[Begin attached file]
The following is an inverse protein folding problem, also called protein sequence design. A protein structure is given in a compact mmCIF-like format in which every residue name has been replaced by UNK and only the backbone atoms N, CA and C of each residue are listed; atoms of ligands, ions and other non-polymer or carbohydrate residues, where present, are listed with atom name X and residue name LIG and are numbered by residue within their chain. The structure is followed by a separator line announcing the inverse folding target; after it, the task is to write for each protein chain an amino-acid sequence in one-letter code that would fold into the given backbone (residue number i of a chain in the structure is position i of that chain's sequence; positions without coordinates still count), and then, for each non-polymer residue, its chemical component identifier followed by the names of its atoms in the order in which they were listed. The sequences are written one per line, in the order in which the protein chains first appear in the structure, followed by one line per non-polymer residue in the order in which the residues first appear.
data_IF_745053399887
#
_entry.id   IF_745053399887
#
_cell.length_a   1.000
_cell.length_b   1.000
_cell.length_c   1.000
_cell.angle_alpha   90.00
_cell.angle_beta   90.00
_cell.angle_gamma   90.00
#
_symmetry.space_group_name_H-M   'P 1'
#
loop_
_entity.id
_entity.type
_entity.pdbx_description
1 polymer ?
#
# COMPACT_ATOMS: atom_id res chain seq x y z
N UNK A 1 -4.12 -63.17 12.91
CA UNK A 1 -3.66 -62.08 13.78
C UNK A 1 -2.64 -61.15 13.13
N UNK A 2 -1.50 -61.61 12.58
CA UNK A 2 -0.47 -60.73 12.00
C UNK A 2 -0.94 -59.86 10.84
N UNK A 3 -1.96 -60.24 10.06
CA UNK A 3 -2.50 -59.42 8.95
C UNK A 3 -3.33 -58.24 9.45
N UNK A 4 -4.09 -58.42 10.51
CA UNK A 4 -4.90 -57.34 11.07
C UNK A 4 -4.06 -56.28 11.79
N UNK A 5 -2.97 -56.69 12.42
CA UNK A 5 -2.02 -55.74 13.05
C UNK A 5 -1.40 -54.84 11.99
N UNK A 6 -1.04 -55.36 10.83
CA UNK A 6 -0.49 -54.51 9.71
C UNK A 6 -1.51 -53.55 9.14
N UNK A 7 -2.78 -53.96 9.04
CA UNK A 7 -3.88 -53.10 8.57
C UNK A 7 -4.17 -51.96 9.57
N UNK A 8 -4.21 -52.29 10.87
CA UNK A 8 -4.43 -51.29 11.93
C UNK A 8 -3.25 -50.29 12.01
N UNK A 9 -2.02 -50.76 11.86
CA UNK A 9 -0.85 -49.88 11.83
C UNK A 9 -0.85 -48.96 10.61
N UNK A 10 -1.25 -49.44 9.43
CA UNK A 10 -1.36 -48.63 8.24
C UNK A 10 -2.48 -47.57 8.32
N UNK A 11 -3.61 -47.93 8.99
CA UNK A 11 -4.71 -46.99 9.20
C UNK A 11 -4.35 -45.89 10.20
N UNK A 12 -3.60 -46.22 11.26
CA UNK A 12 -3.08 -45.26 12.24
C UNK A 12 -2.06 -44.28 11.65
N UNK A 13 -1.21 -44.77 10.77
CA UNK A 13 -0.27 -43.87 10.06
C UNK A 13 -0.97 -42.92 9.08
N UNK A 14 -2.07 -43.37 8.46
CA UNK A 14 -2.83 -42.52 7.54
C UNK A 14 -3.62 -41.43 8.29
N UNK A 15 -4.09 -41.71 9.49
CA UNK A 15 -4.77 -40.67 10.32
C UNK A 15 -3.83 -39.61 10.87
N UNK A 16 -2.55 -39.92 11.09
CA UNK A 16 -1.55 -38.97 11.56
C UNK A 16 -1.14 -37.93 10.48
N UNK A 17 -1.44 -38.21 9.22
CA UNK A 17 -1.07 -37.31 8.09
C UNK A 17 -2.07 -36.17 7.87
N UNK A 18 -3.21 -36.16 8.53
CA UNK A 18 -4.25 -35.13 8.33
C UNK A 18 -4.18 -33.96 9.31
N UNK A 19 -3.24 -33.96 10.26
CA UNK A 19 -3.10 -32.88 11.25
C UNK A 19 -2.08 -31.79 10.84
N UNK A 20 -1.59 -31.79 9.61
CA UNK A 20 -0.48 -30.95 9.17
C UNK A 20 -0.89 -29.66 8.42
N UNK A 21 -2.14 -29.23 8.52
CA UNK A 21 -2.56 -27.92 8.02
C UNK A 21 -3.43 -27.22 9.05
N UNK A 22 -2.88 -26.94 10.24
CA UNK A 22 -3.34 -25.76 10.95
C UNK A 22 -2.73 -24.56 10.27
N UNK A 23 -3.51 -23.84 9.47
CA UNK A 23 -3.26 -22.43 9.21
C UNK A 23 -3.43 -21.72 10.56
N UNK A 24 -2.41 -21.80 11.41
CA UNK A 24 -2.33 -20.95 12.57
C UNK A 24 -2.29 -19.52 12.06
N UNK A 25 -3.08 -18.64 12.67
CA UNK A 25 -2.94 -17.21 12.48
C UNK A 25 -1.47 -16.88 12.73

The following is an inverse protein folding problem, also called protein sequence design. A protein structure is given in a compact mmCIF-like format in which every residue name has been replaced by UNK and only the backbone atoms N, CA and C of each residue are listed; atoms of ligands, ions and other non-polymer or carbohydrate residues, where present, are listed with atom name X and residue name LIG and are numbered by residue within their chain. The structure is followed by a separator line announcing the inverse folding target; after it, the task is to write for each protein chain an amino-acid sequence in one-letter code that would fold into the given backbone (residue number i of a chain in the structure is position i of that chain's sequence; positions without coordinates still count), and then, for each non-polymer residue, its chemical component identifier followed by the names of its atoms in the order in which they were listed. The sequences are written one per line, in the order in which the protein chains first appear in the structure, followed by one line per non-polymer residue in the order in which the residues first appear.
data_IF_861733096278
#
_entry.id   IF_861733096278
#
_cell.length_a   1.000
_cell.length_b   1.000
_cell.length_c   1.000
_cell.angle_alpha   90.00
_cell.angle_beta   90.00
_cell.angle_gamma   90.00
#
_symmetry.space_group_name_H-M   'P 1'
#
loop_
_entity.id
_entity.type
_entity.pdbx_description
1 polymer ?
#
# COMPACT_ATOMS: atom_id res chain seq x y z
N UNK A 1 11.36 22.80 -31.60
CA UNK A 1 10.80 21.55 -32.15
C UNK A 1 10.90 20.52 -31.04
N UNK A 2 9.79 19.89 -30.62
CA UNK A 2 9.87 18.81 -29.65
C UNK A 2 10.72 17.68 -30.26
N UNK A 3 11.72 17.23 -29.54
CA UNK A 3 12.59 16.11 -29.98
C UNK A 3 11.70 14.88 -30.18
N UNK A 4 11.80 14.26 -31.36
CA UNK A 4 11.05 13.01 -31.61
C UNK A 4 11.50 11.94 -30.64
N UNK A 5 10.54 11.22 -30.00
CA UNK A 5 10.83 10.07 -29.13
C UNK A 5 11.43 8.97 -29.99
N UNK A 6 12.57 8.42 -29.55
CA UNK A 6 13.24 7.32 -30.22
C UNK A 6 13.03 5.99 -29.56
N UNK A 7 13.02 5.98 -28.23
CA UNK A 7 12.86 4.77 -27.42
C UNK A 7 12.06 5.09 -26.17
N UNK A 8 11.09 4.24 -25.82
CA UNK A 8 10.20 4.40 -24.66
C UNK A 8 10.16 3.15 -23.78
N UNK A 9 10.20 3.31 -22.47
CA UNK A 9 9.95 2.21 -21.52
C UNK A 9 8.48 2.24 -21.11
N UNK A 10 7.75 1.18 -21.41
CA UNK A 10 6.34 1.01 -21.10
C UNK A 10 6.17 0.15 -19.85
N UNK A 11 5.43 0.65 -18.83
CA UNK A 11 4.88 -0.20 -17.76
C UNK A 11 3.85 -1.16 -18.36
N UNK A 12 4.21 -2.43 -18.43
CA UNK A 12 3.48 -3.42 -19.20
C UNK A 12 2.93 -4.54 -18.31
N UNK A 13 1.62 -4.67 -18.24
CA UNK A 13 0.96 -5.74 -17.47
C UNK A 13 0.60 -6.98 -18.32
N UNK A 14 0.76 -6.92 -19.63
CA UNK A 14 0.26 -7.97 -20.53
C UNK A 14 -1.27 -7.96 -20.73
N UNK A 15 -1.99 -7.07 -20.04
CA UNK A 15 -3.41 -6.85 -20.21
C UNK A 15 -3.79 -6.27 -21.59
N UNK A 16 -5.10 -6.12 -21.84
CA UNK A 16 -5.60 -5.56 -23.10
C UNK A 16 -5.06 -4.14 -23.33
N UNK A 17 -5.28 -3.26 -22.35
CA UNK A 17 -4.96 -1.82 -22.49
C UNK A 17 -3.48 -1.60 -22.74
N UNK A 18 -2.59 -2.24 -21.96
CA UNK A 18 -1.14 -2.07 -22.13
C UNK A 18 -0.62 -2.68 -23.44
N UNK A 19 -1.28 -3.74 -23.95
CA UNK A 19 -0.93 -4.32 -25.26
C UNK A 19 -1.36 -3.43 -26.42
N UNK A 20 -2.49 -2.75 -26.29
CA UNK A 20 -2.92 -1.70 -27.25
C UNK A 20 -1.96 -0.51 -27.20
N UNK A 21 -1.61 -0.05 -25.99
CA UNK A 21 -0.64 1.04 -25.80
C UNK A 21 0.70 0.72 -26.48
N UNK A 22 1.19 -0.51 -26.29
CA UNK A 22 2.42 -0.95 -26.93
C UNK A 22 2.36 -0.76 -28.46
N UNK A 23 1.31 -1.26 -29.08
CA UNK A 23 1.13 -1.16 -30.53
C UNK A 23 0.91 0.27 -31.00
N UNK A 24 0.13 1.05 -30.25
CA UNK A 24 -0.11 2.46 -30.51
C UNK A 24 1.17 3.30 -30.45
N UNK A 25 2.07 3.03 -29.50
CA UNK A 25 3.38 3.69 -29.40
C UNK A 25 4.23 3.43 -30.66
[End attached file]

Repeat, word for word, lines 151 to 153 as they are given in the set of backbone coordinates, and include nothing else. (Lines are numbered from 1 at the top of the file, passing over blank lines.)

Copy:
N UNK A 12 4.21 -2.43 -18.43
CA UNK A 12 3.48 -3.42 -19.20
C UNK A 12 2.93 -4.54 -18.31